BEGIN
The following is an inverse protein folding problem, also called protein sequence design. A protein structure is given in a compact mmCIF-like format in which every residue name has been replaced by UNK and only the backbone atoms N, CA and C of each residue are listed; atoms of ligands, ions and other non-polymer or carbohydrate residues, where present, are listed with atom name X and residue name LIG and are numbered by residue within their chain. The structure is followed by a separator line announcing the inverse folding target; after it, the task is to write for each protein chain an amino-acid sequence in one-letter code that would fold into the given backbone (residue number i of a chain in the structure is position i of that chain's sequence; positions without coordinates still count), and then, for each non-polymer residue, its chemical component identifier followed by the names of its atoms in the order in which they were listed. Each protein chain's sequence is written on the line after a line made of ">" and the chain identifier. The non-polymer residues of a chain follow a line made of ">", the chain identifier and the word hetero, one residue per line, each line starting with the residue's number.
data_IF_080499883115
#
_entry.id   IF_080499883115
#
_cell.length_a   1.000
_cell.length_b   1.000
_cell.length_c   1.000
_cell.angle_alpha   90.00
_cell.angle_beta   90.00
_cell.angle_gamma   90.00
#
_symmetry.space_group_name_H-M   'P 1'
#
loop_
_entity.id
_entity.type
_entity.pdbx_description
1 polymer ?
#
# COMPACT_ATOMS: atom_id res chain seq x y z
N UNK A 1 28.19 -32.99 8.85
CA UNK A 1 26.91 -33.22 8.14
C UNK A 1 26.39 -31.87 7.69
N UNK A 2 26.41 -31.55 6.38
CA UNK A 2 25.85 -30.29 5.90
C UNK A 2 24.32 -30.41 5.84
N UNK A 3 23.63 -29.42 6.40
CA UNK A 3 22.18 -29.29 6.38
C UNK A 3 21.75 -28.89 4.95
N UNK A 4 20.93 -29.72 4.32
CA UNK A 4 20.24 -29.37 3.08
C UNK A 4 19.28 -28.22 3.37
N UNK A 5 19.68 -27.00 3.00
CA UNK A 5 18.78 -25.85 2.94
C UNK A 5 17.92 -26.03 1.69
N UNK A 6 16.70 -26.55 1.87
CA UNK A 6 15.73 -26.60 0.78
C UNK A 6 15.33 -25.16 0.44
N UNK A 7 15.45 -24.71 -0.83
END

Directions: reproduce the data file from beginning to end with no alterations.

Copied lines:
The following is an inverse protein folding problem, also called protein sequence design. A protein structure is given in a compact mmCIF-like format in which every residue name has been replaced by UNK and only the backbone atoms N, CA and C of each residue are listed; atoms of ligands, ions and other non-polymer or carbohydrate residues, where present, are listed with atom name X and residue name LIG and are numbered by residue within their chain. The structure is followed by a separator line announcing the inverse folding target; after it, the task is to write for each protein chain an amino-acid sequence in one-letter code that would fold into the given backbone (residue number i of a chain in the structure is position i of that chain's sequence; positions without coordinates still count), and then, for each non-polymer residue, its chemical component identifier followed by the names of its atoms in the order in which they were listed. Each protein chain's sequence is written on the line after a line made of ">" and the chain identifier. The non-polymer residues of a chain follow a line made of ">", the chain identifier and the word hetero, one residue per line, each line starting with the residue's number.
data_IF_080499883115
#
_entry.id   IF_080499883115
#
_cell.length_a   1.000
_cell.length_b   1.000
_cell.length_c   1.000
_cell.angle_alpha   90.00
_cell.angle_beta   90.00
_cell.angle_gamma   90.00
#
_symmetry.space_group_name_H-M   'P 1'
#
loop_
_entity.id
_entity.type
_entity.pdbx_description
1 polymer ?
#
# COMPACT_ATOMS: atom_id res chain seq x y z
N UNK A 1 28.19 -32.99 8.85
CA UNK A 1 26.91 -33.22 8.14
C UNK A 1 26.39 -31.87 7.69
N UNK A 2 26.41 -31.55 6.38
CA UNK A 2 25.85 -30.29 5.90
C UNK A 2 24.32 -30.41 5.84
N UNK A 3 23.63 -29.42 6.40
CA UNK A 3 22.18 -29.29 6.38
C UNK A 3 21.75 -28.89 4.95
N UNK A 4 20.93 -29.72 4.32
CA UNK A 4 20.24 -29.37 3.08
C UNK A 4 19.28 -28.22 3.37
N UNK A 5 19.68 -27.00 3.00
CA UNK A 5 18.78 -25.85 2.94
C UNK A 5 17.92 -26.03 1.69
N UNK A 6 16.70 -26.55 1.87
CA UNK A 6 15.73 -26.60 0.78
C UNK A 6 15.33 -25.16 0.44
N UNK A 7 15.45 -24.71 -0.83